3 Myths About Sex and Relationships
I recently had the opportunity to sit down with one of my favorite psychotherapists, Jennifer Finlayson-Fife, to talk about relationships and sexuality. During our conversation, Jennifer debunked some serious relationship myths. I’ve been excited to share them with you from the moment I stopped recording.
What you’re about to read is just the very tip of the iceberg. If you want to dive deeper, please listen to the episode (embedded above). I firmly believe everyone who wants a great relationship would benefit from sitting down with Jennifer, or someone like her.
I hope these words and lessons help to make you a better, more understanding, and more loving partner.
Edit: Jennifer’s courses were some of the most important and impactful tools in helping me and my wife create an amazing marriage, and I just found out they’re on sale for Christmas! The courses include “office hours” with Dr. Finlayson-Fife and are a cost-effective way to address and navigate marital challenges. This is a great opportunity! Here’s the link.
Being Selfless is the Key To an Awesome Relationship
Whenever I tell people about this podcast, it’s almost inevitable that they will share with me what they believe is the “Key to True Love.” If I had a dollar for every time someone told me that the “Key to True Love” is to “put your partner’s needs and/or desires before your own,” I’d be a very rich man.
Granted, this theory isn’t entirely flawed. There’s virtue in taking care of one another. But just like most attempts at giving universal love advice, this idea has the potential to be very damaging if taken at face value, especially if taking care of our partner means sacrificing our own needs.
As Dr. Finlayson-Fife puts it, “When we won’t take care of ourselves, the fantasy is that somehow we’re being selfless and that this is blessing other people’s lives. But in reality, if you won’t manage yourself, you pressure everyone else to manage you… if you don’t take a hold of yourself and live a life you respect, you’ll suck the life out of everybody around you, which is very very selfish in the name of selflessness.”
It reminds me of how I used to abuse the Golden Rule. You remember the old adage from the Bible, “Do unto others as you would have them do unto you?” Well, my version was “Do unto others as I expect them to do unto me.”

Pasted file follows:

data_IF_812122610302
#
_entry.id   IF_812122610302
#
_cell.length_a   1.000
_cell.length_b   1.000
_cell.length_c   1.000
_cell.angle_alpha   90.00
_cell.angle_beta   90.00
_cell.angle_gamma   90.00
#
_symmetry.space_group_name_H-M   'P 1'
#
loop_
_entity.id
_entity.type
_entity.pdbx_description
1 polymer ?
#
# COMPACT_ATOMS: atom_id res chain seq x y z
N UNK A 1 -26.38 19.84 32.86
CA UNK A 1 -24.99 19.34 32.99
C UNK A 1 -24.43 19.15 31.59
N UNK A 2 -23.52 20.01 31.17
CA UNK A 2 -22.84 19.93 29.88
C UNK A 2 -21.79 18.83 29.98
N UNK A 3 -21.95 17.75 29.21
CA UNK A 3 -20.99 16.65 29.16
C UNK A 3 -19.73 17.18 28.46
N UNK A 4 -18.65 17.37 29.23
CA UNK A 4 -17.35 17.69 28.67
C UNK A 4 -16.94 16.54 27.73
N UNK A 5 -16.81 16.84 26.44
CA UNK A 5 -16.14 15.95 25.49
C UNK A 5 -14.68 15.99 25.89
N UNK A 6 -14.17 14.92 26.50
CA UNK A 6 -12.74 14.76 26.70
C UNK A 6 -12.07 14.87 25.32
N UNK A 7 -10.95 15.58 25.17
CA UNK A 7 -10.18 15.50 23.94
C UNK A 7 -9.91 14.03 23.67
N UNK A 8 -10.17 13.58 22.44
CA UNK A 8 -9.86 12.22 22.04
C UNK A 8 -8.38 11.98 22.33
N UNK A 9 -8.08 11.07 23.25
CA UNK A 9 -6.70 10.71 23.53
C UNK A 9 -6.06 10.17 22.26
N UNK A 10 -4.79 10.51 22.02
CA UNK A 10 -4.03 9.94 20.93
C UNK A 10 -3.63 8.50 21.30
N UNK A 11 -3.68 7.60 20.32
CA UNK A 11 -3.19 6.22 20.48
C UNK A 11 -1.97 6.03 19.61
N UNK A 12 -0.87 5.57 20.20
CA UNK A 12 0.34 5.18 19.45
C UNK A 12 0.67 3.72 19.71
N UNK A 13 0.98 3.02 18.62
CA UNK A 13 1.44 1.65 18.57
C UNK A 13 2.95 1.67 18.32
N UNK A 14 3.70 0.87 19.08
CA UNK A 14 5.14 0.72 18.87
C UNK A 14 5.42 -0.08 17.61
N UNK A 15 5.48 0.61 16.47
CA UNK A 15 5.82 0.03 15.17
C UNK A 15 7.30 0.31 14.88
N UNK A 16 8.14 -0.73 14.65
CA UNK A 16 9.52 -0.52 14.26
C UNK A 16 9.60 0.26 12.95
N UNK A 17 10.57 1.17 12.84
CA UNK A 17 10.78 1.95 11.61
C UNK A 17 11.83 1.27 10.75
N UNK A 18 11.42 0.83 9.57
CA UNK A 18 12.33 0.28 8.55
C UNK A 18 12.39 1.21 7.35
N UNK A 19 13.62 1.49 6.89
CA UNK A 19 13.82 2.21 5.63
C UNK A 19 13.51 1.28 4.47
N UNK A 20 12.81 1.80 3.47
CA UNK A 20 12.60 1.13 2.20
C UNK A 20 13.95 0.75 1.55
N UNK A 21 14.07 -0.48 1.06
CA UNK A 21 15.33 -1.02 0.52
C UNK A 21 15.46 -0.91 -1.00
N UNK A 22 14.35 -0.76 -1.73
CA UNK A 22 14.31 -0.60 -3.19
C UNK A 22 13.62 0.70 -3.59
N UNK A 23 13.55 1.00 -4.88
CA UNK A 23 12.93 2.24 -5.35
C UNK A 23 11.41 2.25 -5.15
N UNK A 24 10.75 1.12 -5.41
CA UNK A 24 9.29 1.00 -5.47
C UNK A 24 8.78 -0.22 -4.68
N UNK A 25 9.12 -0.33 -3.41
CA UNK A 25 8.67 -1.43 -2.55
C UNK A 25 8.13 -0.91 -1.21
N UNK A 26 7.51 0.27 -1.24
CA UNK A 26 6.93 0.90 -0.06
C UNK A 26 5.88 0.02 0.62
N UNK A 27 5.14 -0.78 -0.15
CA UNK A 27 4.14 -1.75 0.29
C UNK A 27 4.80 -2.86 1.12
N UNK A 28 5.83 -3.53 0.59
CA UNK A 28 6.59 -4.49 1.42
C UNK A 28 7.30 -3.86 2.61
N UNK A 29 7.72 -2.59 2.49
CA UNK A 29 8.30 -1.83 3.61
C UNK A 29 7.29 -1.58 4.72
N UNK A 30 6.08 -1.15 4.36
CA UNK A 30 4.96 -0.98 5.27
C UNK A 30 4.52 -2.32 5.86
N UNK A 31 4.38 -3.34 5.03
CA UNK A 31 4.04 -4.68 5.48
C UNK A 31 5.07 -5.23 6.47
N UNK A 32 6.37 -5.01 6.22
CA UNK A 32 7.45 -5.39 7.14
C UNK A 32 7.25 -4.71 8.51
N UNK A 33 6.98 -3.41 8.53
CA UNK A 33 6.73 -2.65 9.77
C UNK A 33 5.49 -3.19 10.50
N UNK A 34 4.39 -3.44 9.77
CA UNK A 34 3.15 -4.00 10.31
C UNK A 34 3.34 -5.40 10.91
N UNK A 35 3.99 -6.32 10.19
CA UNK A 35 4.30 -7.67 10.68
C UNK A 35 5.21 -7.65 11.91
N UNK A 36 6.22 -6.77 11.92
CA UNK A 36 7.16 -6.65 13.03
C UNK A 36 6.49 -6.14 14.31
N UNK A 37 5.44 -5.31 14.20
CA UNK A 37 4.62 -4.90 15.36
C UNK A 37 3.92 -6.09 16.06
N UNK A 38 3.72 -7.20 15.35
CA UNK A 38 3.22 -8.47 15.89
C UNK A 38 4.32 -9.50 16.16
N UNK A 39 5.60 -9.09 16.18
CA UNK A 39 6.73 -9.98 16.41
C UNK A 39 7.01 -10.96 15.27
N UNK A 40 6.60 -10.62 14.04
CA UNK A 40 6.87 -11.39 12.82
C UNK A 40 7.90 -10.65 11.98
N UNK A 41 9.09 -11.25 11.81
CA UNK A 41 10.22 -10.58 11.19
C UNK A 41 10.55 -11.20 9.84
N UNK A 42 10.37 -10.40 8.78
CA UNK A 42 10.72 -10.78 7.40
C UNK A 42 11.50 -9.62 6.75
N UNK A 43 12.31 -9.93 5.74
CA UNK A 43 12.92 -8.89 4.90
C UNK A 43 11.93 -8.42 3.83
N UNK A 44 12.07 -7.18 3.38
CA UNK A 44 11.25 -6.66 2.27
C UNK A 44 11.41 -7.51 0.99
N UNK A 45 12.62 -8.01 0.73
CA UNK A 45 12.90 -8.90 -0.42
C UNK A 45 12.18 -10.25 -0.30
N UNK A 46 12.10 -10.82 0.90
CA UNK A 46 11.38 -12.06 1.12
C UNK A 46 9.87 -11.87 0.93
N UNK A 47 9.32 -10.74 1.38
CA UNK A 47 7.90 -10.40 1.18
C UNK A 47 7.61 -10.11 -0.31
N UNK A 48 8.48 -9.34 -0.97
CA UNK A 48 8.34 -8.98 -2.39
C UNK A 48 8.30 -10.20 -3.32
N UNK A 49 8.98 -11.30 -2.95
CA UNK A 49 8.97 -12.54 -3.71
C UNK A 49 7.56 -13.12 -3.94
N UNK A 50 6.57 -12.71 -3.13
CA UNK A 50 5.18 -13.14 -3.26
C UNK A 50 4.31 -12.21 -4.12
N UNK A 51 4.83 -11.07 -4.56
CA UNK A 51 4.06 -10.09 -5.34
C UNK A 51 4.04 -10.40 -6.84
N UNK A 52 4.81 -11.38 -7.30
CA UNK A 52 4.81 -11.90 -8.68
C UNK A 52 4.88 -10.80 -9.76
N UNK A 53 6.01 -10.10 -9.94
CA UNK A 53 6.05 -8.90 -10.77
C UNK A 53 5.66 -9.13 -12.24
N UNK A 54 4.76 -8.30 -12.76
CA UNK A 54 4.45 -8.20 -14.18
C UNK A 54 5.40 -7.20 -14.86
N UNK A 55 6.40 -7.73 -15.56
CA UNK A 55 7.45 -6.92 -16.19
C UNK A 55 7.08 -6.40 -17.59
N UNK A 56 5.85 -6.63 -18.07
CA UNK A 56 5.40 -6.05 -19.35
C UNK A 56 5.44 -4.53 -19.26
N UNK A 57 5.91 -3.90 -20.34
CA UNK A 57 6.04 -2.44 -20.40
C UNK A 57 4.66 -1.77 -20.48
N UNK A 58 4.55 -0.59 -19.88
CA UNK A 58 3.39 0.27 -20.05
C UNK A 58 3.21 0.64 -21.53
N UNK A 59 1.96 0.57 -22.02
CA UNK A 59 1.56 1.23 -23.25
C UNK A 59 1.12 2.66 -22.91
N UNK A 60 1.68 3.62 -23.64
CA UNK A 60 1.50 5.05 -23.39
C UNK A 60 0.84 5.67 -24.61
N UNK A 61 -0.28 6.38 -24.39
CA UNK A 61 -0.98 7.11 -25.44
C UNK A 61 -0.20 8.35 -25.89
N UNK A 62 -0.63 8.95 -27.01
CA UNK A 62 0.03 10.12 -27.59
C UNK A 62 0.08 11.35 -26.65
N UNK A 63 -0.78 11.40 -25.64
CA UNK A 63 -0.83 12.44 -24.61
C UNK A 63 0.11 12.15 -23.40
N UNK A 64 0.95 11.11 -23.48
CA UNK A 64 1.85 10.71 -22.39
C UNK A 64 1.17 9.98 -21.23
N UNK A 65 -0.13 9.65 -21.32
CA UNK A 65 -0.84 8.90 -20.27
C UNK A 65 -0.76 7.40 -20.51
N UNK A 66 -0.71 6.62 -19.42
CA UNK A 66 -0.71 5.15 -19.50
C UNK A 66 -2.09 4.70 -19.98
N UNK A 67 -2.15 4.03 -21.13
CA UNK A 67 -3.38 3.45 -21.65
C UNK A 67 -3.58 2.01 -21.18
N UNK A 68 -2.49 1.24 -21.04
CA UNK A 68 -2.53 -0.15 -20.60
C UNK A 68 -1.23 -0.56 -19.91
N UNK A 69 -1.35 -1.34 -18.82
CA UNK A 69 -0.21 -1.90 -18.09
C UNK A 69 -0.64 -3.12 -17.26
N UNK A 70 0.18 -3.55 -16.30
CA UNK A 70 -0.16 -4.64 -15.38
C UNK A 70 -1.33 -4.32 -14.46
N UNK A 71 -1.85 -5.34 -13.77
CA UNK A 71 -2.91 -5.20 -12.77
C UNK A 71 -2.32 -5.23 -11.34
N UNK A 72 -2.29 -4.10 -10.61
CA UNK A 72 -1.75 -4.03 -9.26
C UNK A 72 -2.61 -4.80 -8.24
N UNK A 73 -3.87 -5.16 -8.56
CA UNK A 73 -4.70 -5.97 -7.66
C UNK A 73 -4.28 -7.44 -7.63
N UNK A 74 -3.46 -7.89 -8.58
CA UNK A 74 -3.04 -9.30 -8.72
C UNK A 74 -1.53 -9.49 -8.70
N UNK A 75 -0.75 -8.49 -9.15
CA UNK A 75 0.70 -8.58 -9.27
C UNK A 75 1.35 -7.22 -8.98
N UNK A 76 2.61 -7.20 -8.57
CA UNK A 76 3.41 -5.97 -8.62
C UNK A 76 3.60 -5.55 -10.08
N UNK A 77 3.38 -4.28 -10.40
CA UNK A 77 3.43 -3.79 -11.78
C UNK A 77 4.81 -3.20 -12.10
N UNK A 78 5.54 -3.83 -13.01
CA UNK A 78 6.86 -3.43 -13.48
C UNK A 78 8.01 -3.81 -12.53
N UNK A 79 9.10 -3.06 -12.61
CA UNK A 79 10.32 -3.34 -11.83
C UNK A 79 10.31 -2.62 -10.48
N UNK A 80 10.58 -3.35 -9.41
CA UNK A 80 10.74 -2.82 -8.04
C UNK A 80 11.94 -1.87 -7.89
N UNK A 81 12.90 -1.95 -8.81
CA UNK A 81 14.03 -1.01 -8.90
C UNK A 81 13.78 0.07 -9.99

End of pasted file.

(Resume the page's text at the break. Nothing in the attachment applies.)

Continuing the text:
I would do something kind for a girl and then get frustrated when it wasn’t reciprocated. I would give compliments to friends and then get disappointed when they didn’t offer compliments back. I would give of my time, energy, and resources – many times with what I felt were sincere and selfless intentions – then get discouraged and even angry when I felt like I was getting walked on or taken advantage of.
In many of these cases I felt like a martyr. “I am always the one putting in all the effort, and nobody else will reciprocate!”
Maybe this sounds familiar to you…
Once again, Dr. Finlayson-Fife chimes in with her wisdom. “Being a martyr is not a selfless position. It’s an extremely entitled position. It’s like saying, “I’m not going to take responsibility for my desires. I’m not going to be honest and straight up about what I want. But I’m going to demand that you figure it out and give it to me, and I’ll resent you enough if you don’t that I’ll go do what I want on the side.”
At the end of the day, your partner is not responsible for discerning and then meeting your basic needs and desires. You are. You’re responsible for asking for time alone if you need it. You’re responsible for initiating intimacy if you want it. You’re responsible for saying “no” if you’re too busy to do something. You’re responsible for your thoughts, feelings, desires, words and actions and how they come (or don’t come) into fruition in your relationships.
Anxiety Means There’s Something Wrong In My Relationship
One of the top excuses I hear people using to avoid or abandon something good is that it “doesn’t feel right.”
Anxiety is often the culprit for these negative feelings.
Don’t get me wrong, there are definitely times when you should trust your gut, but remember, not all feelings are created equal. I mean, your primal instincts could be giving you that uneasy feeling because it sees a huge threat looming just out of sight. Or that gross pit in your stomach might be there because you ate a bad taco for lunch.